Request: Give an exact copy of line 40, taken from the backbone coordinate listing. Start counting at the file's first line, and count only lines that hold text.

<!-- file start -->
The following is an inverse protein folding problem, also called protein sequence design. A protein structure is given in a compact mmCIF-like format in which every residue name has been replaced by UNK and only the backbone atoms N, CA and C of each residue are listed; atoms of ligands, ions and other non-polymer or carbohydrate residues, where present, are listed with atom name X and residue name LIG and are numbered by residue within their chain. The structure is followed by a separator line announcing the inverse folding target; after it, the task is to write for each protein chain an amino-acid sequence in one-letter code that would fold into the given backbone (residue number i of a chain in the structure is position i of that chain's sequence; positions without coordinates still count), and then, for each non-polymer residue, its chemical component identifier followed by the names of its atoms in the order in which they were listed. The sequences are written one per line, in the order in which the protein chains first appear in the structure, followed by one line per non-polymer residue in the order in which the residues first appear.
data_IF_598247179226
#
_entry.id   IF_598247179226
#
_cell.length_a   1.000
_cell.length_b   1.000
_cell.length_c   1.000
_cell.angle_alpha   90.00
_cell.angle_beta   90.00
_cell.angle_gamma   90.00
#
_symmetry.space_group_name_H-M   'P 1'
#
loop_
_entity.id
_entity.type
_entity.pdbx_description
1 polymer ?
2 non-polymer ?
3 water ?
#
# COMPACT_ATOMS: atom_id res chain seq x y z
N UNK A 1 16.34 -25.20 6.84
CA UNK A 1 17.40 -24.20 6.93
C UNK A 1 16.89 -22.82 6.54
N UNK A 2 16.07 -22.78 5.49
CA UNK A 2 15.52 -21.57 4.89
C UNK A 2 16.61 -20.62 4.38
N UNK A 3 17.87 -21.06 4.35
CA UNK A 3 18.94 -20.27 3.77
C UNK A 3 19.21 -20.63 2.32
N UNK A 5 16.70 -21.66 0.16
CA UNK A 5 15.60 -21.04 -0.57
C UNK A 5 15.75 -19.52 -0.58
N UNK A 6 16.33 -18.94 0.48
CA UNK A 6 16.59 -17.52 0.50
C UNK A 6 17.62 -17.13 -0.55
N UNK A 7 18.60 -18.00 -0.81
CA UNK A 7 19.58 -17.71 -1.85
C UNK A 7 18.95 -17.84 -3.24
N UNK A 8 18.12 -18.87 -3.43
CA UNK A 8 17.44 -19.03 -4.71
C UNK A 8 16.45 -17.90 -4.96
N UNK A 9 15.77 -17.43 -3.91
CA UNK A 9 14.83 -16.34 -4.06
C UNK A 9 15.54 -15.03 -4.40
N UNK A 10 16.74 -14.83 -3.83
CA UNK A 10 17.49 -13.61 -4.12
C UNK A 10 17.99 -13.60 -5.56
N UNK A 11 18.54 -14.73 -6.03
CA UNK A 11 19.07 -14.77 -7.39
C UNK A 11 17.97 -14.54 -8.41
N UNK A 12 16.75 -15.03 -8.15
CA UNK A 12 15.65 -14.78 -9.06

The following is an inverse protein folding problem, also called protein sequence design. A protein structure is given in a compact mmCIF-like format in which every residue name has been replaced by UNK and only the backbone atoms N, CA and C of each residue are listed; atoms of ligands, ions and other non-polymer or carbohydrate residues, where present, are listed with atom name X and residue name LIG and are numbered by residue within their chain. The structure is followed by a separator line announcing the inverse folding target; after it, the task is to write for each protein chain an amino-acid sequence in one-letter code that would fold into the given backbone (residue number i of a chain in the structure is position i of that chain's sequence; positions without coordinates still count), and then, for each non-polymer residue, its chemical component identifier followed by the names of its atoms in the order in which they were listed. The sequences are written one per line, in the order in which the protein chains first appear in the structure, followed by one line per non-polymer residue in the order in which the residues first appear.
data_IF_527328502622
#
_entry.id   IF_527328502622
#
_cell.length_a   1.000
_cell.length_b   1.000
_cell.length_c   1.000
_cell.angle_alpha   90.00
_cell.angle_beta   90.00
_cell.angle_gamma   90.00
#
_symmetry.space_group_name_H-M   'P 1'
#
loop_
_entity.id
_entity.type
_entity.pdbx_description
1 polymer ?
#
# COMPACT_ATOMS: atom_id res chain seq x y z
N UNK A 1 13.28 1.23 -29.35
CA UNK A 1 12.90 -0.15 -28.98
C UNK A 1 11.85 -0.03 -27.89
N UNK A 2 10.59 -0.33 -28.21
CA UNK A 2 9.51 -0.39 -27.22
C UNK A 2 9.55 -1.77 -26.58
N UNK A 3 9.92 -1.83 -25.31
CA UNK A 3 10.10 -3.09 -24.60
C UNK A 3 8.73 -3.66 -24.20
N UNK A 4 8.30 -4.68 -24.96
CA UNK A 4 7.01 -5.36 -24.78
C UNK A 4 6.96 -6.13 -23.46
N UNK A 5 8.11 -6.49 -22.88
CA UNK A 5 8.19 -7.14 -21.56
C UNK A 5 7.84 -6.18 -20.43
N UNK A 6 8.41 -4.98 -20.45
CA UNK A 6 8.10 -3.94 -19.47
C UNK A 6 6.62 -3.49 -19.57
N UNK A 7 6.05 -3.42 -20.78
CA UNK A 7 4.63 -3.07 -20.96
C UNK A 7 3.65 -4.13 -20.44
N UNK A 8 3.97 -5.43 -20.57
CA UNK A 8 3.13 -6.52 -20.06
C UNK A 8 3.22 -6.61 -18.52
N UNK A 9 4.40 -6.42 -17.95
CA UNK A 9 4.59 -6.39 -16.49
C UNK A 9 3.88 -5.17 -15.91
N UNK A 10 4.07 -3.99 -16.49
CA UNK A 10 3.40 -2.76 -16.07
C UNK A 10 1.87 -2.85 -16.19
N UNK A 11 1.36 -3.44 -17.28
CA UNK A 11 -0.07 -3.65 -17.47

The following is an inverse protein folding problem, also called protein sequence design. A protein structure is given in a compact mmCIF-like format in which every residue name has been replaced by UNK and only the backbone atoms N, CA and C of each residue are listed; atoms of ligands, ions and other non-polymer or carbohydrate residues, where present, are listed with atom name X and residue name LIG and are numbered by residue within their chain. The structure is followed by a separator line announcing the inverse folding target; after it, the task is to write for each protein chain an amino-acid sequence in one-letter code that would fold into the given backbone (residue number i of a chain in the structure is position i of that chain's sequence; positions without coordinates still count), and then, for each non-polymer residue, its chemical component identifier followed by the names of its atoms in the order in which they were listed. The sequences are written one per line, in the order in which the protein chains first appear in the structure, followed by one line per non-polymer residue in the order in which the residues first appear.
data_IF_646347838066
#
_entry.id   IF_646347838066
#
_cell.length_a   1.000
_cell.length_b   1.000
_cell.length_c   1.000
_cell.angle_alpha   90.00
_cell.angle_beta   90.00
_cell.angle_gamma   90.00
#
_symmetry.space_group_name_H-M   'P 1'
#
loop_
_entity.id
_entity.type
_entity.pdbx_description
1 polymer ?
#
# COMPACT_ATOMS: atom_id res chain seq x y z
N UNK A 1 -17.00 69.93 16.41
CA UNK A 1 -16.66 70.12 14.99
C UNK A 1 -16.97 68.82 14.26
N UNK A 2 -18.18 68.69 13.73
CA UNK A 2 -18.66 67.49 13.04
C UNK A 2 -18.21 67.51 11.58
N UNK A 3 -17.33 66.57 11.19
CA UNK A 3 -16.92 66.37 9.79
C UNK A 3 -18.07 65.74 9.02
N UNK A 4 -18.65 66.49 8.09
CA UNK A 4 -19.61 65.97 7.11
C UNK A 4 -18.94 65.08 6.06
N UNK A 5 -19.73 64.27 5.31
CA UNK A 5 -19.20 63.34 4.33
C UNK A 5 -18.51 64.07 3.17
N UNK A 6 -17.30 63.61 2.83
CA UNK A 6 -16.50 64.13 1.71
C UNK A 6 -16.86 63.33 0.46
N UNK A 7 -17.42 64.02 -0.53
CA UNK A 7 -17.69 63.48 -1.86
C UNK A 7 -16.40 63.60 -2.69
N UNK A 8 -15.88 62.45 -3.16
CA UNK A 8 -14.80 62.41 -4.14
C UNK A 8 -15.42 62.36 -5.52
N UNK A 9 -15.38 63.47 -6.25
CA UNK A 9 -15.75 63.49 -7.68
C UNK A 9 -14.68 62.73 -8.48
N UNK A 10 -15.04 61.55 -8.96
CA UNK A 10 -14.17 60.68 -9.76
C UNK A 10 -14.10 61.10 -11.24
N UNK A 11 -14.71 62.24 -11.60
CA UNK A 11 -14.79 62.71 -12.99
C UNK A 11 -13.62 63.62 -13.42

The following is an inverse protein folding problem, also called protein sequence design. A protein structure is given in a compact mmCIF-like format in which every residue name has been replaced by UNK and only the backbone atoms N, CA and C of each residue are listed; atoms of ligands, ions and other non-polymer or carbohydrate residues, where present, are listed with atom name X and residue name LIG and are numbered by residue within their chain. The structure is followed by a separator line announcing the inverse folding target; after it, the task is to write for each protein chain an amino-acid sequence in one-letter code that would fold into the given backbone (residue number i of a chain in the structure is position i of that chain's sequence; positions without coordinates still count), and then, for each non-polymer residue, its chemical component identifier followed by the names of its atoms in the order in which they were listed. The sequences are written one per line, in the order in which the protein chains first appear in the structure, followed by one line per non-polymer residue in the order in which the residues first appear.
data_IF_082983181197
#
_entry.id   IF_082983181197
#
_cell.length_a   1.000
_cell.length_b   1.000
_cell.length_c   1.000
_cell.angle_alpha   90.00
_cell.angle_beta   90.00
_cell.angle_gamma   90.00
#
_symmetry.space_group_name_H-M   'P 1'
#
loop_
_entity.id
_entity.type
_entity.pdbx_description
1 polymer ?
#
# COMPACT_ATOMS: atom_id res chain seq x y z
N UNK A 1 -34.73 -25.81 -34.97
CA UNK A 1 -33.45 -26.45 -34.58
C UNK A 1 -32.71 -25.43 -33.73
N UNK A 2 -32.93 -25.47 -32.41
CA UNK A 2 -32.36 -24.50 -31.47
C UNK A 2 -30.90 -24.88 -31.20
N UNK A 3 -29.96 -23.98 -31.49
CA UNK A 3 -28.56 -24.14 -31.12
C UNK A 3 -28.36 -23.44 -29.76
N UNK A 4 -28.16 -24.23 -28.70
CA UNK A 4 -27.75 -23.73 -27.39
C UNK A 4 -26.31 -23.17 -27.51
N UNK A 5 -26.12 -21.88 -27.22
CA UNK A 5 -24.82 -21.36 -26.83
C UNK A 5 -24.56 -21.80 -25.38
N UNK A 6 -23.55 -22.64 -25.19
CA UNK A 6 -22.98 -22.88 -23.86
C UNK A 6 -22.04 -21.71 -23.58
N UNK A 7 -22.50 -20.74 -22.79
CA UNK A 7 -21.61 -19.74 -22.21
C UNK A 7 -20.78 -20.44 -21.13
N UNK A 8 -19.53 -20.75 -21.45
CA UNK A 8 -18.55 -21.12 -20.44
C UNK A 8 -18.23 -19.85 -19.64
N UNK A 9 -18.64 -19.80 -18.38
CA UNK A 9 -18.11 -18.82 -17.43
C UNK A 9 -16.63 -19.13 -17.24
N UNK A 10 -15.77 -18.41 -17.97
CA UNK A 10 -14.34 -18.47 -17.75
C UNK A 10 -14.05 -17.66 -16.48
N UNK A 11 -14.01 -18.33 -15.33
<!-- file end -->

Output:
CA UNK A 7 19.58 -17.71 -1.85